In a multivariate logistic regression analysis in which the pathology result was considered as the dependent variable and the above-mentioned dichotomized BI-RADS descriptors were considered as the independent variables, the Cox model R square was 0.23 and the size, margin, enhancement type and curve type remained significant in the model, while the shape and internal enhancement did not have a significant p-value in the model (Table V).


Magnetic resonance imaging can detect breast cancers that are occult in other imaging modalities or physical examination. The sensitivity of MRI for breast cancer is higher than 90% (94–99%), while regarding overlapping features among malignant and benign lesions; its specificity is significantly lower and remains variable, leading to considerable false positive results and unnecessary invasive diagnostic procedures [2, 3, 14–16].
Most malignant breast tumors are highly vascular and are easily discovered in contrast-enhanced MRI. In addition, there are many benign lesions that are hypervascular and may cause difficulty in interpretation of the breast MRI. Some benign lesions such as fibrocystic changes and sclerosing adenosis have been presented as misleading pathologies in recent articles [17–19]. In this study, we observed similar overlapping with a wide range of benign lesions in our false positive results, especially in the BI-RADS 4 category. Accordingly, any improvement in the imaging methods and interpretation leading to higher specificity of breast MRI without sacrificing the sensitivity would be a considerable achievement. Since in the MRI BI-RADS reporting system, the radiologist is dealing with multiple morphologic and kinetic descriptors, defining the relative importance of each descriptor seems to be useful for this purpose.
In this article, we assessed the odds ratio (OR) and also diagnostic indices of each MRI descriptor in enhancing breast masses. Based on our proposed grouping for descriptors, the highest odds ratio was seen for margin, followed by the dynamic curve type, mass size, and shape.
On the other hand, we assessed diagnostic indices of each descriptor individually in malignant breast masses that showed high sensitivity and low specificity in the type of enhancement, curve type, and size, while this analysis showed high specificity (fewer unnecessary procedures) and a low sensitivity for shape and margin. In addition, for internal enhancement, both sensitivity and specificity were in a medium range. These findings mean lower false positive results could be achieved by considering morphologic indices, while lower false negative results are obtained in dynamic curves and lesion size.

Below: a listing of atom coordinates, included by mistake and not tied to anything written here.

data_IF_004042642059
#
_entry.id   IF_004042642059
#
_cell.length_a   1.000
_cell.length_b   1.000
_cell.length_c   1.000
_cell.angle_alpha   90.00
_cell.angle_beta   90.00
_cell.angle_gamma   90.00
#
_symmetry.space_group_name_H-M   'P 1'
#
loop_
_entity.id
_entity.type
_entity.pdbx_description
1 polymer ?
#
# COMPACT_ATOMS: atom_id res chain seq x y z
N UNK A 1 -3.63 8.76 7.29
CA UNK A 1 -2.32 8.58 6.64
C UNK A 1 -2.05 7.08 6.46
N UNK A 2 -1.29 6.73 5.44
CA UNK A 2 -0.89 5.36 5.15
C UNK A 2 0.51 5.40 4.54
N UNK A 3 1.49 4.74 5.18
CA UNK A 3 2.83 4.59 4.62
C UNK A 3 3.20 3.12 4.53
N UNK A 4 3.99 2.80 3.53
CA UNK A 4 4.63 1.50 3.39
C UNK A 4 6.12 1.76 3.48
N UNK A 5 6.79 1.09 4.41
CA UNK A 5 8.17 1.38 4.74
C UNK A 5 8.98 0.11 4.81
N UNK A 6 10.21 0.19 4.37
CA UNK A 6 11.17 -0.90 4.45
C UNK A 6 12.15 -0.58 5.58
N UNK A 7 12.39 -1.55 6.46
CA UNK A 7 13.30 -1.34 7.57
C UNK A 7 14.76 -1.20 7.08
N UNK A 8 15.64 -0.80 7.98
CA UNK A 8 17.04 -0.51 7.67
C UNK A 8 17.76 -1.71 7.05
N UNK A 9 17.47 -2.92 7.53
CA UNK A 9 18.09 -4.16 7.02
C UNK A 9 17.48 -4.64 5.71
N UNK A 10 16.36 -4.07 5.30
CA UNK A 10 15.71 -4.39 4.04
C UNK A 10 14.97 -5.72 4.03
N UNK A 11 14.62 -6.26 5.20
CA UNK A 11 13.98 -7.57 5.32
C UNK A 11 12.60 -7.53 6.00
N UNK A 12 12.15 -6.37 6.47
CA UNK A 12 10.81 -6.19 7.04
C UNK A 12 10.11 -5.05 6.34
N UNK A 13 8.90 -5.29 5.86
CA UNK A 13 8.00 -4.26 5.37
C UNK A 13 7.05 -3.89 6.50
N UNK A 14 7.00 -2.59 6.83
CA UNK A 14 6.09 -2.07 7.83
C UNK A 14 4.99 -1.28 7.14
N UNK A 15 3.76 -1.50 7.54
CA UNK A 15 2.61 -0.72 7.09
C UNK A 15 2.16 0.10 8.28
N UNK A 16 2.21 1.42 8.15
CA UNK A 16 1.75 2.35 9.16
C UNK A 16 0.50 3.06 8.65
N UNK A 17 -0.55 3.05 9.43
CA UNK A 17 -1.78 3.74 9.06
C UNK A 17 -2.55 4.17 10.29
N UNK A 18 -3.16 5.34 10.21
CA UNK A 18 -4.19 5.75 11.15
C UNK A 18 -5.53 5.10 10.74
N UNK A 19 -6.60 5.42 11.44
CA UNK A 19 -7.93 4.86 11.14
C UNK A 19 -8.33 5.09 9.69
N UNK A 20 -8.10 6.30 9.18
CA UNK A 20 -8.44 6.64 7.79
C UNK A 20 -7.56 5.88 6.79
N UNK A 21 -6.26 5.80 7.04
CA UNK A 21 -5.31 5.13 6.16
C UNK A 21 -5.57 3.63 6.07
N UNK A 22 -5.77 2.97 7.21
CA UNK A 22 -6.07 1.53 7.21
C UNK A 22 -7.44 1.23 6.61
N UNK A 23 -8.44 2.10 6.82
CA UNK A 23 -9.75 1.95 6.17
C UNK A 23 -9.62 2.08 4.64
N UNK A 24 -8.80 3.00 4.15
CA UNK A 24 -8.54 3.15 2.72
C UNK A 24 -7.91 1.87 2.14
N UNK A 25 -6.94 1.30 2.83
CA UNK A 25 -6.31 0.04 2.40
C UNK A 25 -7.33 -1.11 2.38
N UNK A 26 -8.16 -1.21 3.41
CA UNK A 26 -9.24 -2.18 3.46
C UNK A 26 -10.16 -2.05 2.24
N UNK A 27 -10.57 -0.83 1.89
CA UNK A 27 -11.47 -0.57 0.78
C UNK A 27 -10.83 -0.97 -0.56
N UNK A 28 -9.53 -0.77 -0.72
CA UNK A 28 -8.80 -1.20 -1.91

Some other studies have focused on the rate of false positive and false negative results of the MRI BI-RADS final assessment. They have also assessed the relative importance of each descriptor in MRI BI-RADS. Mahoney et al. reported 29% of their BI-RADS 5 and 79% of their BI-RADS 4 lesions as benign pathologies positive predictive value (PPV) equal to 71% and 21%, respectively) [9]. In another study, 33% and 81% of BI-RADS 5 and 4 lesions were benign (PPV equal to 67% and 19%, respectively) [20]. In our series, 18.9% of BI-RADS 5 and 84.4% of BI-RADS 4 lesions were benign (PPV equal to 81.1% and 15.6%, respectively).
As observed in different studies, the rate of false positive cases is considerable, especially in BI-RADS 4 lesions. This means that the current policy of breast lesion management has been adjusted based on a conservative set point to decrease the cancer-missing rate at the cost of performing unnecessary invasive procedures.